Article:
Drawing all the interested parties into a common approach to using DLP is complex. We cannot hope to meet every course sponsor's aspiration, and so we place significant emphasis on working with training designers and administrators to achieve an optimum solution. An essential component of DLP's success will be the content that we put on the system. e-Learning can be dull and we must avoid that route. With the globally recognised expertise of DefenceKnowledge Ltd, we are creating tools and guidance to reduce the time to produce and manage e-learning content by providing the right content. SCORM (see panel for description) is only a specification, not a true standard. Content developed for one LMS may not run another LMS, even though it is certified by the SCORM sponsoring body, the ADL programme. To maximise the benefits of DLP, we have to reduce production costs and ensure that any rework required to host courses on DELDMC is reduced to an absolute minimum. This requires a concerted effort, and we welcome feedback and contribution on the tools as they are issued. One group that we will reinvigorate is the Defence Technology Based Training Working Group, where specific development issues and standards can be addressed.
I mentioned earlier that there are many who wish to contribute to the debate over e-learning and particularly how defence should implement the DLP. To all those who have contributed, I send my thanks. Whether it is positive or negative, the comment or advice has relevance. Since the contract launch in June 2004, we have been working very hard with the partner to clarify the detailed design and operation of DELDMC. There is a great deal more to do over the coming months and, as we understand and then confirm the detail, we will increase the frequency of communication.
The final thought I wish to place in your minds is how DLP will change the lives of individual MOD personnel. A single learning record, accessed by the learner from the day they join the MOD until they leave, regardless of what unit they go to. A record that is linked to HR management information systems. A system that allows the learner to record not just the mandated training but additional courses they have taken, internal or external, formal or informal. A system that reminds the learner to complete mandatory training before it goes out-of-date. And a learning culture that reduces dramatically the time individuals have to spend away from their home on training courses and enables them to continue personal development when they are deployed away from their base. This vision is not fiction. It is the reality that DLP will provide.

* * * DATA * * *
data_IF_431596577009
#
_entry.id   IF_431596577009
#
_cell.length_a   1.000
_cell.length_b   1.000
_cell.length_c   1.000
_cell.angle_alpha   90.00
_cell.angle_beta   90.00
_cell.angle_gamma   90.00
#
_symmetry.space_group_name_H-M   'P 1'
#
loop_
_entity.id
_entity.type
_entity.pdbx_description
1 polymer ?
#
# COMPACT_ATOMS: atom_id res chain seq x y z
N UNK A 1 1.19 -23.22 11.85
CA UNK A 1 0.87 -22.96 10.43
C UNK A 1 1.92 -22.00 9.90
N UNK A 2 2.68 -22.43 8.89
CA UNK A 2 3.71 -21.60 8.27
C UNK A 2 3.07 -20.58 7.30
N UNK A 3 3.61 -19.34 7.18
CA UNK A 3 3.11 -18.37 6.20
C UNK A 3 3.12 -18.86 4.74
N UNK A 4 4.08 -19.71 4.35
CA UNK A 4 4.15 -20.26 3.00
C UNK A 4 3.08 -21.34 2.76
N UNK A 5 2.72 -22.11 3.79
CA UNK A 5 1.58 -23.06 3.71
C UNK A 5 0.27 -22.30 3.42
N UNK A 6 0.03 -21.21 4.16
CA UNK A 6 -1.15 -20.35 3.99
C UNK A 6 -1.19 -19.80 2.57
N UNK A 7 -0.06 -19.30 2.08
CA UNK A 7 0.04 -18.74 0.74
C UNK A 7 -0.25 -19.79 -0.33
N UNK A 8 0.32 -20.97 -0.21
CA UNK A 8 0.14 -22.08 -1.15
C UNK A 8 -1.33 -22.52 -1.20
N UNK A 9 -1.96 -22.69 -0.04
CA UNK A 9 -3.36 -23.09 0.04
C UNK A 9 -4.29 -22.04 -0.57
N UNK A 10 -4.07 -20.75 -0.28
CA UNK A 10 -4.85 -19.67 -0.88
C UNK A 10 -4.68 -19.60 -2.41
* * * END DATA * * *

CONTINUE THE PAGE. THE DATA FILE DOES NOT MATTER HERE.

Advanced Distributed Learning, sponsoring body of SCORM.
Defence e-Learning Centre. DELCs, formerly known as the Interactive Learning Facilities (ILFs). There are 29 main DELCs in the UK delivering online learning.
Defence e-Learning Delivery and Management Capability. The contracted capability provided by BT to support defence e-learning.
Defence e-Learning Instruction. DeLIs will be a formalised set of instructions to assist all those involved in DLP e-learning projects.
Defence Learning Portal. The collection of web-based services including DELDMC that supports defence distributed learning.
European Computer Driving Licence is a certificate that declares end-user competence in computer skills.
e-Learning Content Toolkit. Its purpose is to help project managers, content designers and developers make the right decisions concerning the production and deployment of SCORM conformant content on DLP.
e-Learning Decision Toolkit is an analytical toolkit designed to aide all training methods and media selection, specifically to support decisions concerning whether any form of e-learning is the appropriate solution.
Learning Content Management System is used by content developers and administrators to publish courseware to the LMS. The LCMS stores re-usable content that can be used many times in different courses to reduce training costs.
Learning Management System provides access to the catalogue of e-learning courseware, e-learning materials and mentoring capabilities. It automatically tracks the learner's progress through the courseware and provides access to management information. In many circumstances, it is used to manage training enrolment, as well as e-learning delivery.
Management Information System provides information to support decision-making. In this context, it provides information regarding courseware completion and learner scores.
Reusable Learning Object. Content is broken down into chunks called learning objects. These can be tagged with descriptors and stored in LCMS for re-use in other courses.
Sharable Content Object is a standardised form of re-usable learning object. A SCO is a small, self-contained unit of learning. A course should consist of a number of SCOs.
Sharable Content Object Reference Model is a framework used to define and access information about learning objects so they can be easily shared among different LMSs.
(DLP will support SCORM 1.2 configured content upon release, with the intent to move to a SCORM 2004 platform later in the service delivery)